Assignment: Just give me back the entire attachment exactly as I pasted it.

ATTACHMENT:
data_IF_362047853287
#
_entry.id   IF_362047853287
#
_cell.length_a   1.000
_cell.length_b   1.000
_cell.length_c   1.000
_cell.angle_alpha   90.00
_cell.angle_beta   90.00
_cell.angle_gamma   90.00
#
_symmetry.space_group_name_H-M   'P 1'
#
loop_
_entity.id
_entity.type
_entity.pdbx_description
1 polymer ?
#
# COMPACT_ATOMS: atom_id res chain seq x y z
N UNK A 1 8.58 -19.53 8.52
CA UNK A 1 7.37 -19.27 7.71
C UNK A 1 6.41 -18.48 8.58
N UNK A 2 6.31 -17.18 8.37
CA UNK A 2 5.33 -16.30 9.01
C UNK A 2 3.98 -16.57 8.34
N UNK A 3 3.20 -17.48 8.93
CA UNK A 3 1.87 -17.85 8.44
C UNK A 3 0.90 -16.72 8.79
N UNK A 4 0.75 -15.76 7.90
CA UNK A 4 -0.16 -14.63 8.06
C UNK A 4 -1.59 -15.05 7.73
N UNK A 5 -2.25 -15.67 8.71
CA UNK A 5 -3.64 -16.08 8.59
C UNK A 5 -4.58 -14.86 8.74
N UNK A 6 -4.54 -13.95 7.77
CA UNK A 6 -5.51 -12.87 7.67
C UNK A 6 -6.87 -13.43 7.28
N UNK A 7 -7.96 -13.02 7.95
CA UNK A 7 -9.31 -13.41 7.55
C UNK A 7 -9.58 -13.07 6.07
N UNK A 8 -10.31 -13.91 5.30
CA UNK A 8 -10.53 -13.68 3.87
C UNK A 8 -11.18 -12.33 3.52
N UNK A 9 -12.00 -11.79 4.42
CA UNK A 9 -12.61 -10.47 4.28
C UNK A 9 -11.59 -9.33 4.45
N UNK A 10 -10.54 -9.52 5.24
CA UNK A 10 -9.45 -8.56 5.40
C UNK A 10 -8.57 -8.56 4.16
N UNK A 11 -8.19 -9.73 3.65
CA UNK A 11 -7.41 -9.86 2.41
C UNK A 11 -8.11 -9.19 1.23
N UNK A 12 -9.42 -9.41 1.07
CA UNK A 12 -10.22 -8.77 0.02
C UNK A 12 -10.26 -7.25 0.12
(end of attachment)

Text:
data_IF_362047853287
#
_entry.id   IF_362047853287
#
_cell.length_a   1.000
_cell.length_b   1.000
_cell.length_c   1.000
_cell.angle_alpha   90.00
_cell.angle_beta   90.00
_cell.angle_gamma   90.00
#
_symmetry.space_group_name_H-M   'P 1'
#
loop_
_entity.id
_entity.type
_entity.pdbx_description
1 polymer ?
#
# COMPACT_ATOMS: atom_id res chain seq x y z
N UNK A 1 8.58 -19.53 8.52
CA UNK A 1 7.37 -19.27 7.71
C UNK A 1 6.41 -18.48 8.58
N UNK A 2 6.31 -17.18 8.37
CA UNK A 2 5.33 -16.30 9.01
C UNK A 2 3.98 -16.57 8.34
N UNK A 3 3.20 -17.48 8.93
CA UNK A 3 1.87 -17.85 8.44
C UNK A 3 0.90 -16.72 8.79
N UNK A 4 0.75 -15.76 7.90
CA UNK A 4 -0.16 -14.63 8.06
C UNK A 4 -1.59 -15.05 7.73
N UNK A 5 -2.25 -15.67 8.71
CA UNK A 5 -3.64 -16.08 8.59
C UNK A 5 -4.58 -14.86 8.74
N UNK A 6 -4.54 -13.95 7.77
CA UNK A 6 -5.51 -12.87 7.67
C UNK A 6 -6.87 -13.43 7.28
N UNK A 7 -7.96 -13.02 7.95
CA UNK A 7 -9.31 -13.41 7.55
C UNK A 7 -9.58 -13.07 6.07
N UNK A 8 -10.31 -13.91 5.30
CA UNK A 8 -10.53 -13.68 3.87
C UNK A 8 -11.18 -12.33 3.52
N UNK A 9 -12.00 -11.79 4.42
CA UNK A 9 -12.61 -10.47 4.28
C UNK A 9 -11.59 -9.33 4.45
N UNK A 10 -10.54 -9.52 5.24
CA UNK A 10 -9.45 -8.56 5.40
C UNK A 10 -8.57 -8.56 4.16
N UNK A 11 -8.19 -9.73 3.65
CA UNK A 11 -7.41 -9.86 2.41
C UNK A 11 -8.11 -9.19 1.23
N UNK A 12 -9.42 -9.41 1.07
CA UNK A 12 -10.22 -8.77 0.02
C UNK A 12 -10.26 -7.25 0.12